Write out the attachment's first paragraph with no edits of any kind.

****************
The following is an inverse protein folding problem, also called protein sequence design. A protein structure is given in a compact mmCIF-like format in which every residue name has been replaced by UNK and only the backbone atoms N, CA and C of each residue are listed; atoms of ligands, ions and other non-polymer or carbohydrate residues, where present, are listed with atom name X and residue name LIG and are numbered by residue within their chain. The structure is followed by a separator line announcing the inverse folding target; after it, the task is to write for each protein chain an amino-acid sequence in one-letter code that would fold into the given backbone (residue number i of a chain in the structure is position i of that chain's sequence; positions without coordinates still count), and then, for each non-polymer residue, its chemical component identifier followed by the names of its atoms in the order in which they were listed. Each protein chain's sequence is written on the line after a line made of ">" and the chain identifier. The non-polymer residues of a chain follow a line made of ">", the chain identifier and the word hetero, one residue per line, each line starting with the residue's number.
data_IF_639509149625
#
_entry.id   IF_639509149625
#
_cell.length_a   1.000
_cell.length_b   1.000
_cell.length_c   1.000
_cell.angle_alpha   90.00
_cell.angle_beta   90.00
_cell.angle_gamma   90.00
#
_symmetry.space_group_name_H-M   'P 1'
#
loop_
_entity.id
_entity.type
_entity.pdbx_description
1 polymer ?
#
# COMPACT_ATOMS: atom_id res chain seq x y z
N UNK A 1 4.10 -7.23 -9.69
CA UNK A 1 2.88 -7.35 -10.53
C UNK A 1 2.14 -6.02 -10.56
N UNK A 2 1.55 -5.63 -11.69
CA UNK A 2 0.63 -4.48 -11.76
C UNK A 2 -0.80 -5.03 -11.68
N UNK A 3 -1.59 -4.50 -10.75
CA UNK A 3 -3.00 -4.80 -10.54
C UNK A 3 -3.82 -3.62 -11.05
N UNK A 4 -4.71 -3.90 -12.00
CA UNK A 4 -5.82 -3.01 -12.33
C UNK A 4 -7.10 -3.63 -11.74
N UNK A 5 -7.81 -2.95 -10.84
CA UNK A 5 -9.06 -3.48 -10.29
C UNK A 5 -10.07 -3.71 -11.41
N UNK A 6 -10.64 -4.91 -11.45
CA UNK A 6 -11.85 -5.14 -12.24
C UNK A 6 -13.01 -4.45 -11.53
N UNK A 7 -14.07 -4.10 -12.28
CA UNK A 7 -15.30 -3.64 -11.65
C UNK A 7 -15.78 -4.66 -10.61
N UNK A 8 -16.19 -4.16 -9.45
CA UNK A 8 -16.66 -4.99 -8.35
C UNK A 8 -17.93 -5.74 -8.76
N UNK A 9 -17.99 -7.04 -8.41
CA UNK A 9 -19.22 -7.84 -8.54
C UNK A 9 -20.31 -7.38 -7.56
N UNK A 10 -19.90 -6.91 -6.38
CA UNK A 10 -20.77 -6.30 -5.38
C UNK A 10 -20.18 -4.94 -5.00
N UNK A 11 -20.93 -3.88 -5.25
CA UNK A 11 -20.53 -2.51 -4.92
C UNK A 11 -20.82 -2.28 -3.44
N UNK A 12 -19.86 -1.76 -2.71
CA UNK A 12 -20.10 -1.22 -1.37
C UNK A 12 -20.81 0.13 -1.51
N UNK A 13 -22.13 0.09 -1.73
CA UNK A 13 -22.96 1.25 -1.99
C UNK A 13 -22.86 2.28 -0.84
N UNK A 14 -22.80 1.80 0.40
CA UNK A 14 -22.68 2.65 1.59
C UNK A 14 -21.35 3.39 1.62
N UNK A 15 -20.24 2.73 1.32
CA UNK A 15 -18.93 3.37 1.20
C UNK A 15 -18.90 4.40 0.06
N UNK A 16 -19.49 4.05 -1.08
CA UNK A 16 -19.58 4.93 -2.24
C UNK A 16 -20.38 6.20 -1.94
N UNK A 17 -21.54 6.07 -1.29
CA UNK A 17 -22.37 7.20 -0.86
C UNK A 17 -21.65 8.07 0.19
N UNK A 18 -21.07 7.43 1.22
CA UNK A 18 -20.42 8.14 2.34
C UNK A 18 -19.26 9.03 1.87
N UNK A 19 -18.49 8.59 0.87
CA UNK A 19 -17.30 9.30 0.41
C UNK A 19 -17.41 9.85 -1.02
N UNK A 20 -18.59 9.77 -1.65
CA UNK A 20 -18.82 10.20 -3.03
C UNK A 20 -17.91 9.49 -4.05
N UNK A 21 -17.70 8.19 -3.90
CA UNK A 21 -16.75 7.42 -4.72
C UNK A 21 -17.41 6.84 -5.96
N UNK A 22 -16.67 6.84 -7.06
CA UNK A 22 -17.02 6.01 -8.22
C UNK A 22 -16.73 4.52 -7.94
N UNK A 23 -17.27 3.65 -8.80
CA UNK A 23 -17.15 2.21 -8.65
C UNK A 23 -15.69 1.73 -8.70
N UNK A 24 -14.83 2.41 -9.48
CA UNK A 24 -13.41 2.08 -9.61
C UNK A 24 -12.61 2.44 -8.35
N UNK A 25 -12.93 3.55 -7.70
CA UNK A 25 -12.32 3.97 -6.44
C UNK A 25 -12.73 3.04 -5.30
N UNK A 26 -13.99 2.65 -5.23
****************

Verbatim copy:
The following is an inverse protein folding problem, also called protein sequence design. A protein structure is given in a compact mmCIF-like format in which every residue name has been replaced by UNK and only the backbone atoms N, CA and C of each residue are listed; atoms of ligands, ions and other non-polymer or carbohydrate residues, where present, are listed with atom name X and residue name LIG and are numbered by residue within their chain. The structure is followed by a separator line announcing the inverse folding target; after it, the task is to write for each protein chain an amino-acid sequence in one-letter code that would fold into the given backbone (residue number i of a chain in the structure is position i of that chain's sequence; positions without coordinates still count), and then, for each non-polymer residue, its chemical component identifier followed by the names of its atoms in the order in which they were listed. Each protein chain's sequence is written on the line after a line made of ">" and the chain identifier. The non-polymer residues of a chain follow a line made of ">", the chain identifier and the word hetero, one residue per line, each line starting with the residue's number.